I suppose my confusion partly stems from my native language (German). For instance, you can say:
“Wir suchen einen Anwalt mit 4 Jahren Erfahrung (We are looking for a solicitor with 4 years experience)”
Here, ‘Jahren’ (years) seems to be used as plural form (4 years). On the other hand, less elegantly, you could also say:
“Wir suchen einen Anwalt mit Erfahrung von 4 Jahren (We are looking for a solicitor with 4 years of experience)”
Here, ‘von 4 Jahren’ is I think Genitive – or is it Dative? See, I’m not even sure here :) – if it were Genitive, I would be inclined to argue that the apostrophe in English (in the first sentence, i.e. the one without the ‘of’) is necessary. But I’m not sure and the more I think about it, the less sure I am :P
I’m hoping that someone can clear up the issue once and for all. So, today’s question:
- Which one is correct: “I have 4 years experience” OR “I have 4 years’ experience“?
- More importantly, why?
Last time I contributed about apostrophes, I mentioned that there is a particular misuse of the apostrophe that is actually named after greengrocers.
It’s a shame to malign greengrocers because their signs are so cheery, somehow . Maybe it’s all that crunchy good health.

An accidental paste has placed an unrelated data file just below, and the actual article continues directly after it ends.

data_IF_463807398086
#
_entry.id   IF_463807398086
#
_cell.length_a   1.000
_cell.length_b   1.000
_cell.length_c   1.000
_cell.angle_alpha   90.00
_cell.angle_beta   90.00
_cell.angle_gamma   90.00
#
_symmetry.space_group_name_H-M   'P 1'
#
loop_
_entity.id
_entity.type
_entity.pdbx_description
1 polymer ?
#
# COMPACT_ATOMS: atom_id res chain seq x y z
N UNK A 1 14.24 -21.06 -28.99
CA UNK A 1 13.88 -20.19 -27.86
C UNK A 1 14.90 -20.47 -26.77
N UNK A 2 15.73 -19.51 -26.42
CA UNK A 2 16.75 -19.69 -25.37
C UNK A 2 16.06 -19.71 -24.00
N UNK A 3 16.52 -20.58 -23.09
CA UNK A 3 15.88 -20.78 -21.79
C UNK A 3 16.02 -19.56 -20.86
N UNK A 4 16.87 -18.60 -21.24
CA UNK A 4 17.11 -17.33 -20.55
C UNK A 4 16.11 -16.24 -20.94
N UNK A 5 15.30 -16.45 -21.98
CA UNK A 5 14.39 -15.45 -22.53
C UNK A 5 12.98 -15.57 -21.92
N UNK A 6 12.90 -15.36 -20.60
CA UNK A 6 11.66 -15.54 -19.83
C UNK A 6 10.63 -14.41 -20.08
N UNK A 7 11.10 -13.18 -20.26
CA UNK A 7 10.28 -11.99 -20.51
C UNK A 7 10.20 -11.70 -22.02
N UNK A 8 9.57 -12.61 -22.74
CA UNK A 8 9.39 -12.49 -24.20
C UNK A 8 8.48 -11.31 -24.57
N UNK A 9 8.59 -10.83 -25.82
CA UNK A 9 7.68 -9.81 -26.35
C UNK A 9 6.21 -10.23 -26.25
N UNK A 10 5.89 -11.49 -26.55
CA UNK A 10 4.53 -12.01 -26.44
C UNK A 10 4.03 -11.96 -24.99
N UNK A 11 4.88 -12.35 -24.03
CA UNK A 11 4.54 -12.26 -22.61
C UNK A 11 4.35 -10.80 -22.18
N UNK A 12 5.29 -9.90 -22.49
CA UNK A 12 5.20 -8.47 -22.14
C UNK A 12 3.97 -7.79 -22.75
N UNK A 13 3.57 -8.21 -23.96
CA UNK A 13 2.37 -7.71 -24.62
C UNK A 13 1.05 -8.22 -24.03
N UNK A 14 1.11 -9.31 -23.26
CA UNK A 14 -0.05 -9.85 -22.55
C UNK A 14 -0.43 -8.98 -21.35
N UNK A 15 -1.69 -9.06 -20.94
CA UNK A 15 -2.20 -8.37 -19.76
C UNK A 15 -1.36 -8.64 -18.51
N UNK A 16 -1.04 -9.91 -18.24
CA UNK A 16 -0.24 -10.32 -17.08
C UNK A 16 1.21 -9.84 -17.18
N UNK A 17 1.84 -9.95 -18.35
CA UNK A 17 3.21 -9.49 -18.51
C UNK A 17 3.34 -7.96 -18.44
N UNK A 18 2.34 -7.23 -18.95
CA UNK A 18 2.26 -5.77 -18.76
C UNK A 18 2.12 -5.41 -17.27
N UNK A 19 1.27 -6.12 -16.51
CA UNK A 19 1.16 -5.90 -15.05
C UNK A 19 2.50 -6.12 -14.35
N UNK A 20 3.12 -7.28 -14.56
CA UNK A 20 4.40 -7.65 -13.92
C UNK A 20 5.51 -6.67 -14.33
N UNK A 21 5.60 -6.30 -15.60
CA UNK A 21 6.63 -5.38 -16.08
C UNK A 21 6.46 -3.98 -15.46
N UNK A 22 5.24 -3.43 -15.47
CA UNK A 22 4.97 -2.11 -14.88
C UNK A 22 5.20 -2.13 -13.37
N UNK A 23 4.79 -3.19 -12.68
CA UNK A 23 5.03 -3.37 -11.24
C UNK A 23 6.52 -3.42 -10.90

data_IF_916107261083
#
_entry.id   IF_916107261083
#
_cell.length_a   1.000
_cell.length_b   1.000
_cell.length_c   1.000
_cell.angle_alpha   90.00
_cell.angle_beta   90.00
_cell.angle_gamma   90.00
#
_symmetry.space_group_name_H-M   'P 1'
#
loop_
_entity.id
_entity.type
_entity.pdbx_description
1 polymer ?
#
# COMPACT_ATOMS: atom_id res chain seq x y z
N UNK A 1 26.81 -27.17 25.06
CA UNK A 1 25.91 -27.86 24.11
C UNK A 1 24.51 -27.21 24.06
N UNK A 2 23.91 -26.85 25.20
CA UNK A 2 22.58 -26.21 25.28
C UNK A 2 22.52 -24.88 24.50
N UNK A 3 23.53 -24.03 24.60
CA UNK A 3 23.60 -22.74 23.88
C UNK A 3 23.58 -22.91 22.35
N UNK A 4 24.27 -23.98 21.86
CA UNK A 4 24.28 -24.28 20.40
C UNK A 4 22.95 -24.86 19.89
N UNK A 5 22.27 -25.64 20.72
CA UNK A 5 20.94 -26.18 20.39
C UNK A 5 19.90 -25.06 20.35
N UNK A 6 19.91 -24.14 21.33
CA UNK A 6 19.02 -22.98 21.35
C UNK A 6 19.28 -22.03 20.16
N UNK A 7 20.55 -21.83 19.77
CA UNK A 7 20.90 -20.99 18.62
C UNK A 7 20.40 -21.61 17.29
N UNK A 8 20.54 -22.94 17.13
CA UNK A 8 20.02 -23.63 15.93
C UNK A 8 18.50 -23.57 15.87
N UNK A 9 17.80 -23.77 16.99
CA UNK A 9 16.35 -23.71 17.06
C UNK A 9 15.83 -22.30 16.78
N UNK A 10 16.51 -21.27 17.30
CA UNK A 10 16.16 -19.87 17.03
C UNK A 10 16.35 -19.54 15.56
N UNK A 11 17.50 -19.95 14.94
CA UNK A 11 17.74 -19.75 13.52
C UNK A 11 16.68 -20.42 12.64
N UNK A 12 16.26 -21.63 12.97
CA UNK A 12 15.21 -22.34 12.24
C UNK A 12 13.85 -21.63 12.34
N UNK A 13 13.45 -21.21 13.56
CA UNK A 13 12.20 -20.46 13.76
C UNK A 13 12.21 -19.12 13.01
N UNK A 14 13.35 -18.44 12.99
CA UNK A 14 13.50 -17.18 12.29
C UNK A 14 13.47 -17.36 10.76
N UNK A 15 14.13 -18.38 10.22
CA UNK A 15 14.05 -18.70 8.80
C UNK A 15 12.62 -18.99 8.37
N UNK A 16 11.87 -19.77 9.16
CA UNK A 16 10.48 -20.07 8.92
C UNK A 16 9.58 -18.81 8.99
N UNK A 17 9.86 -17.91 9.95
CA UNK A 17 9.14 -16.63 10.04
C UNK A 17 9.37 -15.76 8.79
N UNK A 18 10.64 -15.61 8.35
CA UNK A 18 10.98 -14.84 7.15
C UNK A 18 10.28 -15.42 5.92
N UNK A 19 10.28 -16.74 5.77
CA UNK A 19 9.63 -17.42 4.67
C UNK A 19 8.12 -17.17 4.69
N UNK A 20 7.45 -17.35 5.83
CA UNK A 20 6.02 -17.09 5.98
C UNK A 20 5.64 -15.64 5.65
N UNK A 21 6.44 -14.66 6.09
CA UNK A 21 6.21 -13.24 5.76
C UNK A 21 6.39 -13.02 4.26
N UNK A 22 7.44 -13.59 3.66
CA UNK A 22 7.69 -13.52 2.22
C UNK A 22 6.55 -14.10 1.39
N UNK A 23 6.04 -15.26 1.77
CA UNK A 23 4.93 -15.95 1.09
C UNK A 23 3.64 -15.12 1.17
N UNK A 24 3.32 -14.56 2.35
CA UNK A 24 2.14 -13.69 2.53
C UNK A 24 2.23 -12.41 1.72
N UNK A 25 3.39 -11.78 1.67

But not long after I wrote about Apple’s for $6.95 a kilogram, our local market was advertising Rosy Ladys for so much per kilogram. No, there was no apostrophe this time. But somehow the plural didn’t look right.
I have to ask – if one apple is a Rosy lady, are two of them Rosy Ladies or Rosy Ladys? I don’t want to make assumptions about my local greengrocer just because of a reputation!
Occasionally, I come across errors and mistakes on reputable websites that really should know better. It doesn’t bother me too much; it’s mostly irritating, given that these sites have some sort of ‘responsibility’ imho to use language correctly.
Just today I read this on the BBC website (here):
“The campaign is raising the necessary capital through pledges and has already received more than 60,000 euros.
If the group is successful it will purchase the source code for the game and distribute it for free.
Avid fans could then write code and contribute to the game’s development.
“The game won’t change, its more the way people will use it” said Xavier Antoviaque, a founder of the campaign and an ex-employee of Nevrax.”
Spot the error :p
I wish there was some direct feedback system so I could notify the editors. The author of the news item isn’t even identified.
Whenever I spot any language-related errors on reputable sites, I’ll post them here (under ‘Language Watch’). I think we should collect them all, or even let the sites know. With regard to the BBC – how such mistakes get past whoever proofreads their stuff is a mystery to me! It simply shouldn’t happen.
edit: I DO like smileys. Aren’t they enabled on this blog? They don’t show. I know it’s mainly about language but a little bit of colour here and there wouldn’t go amiss ;)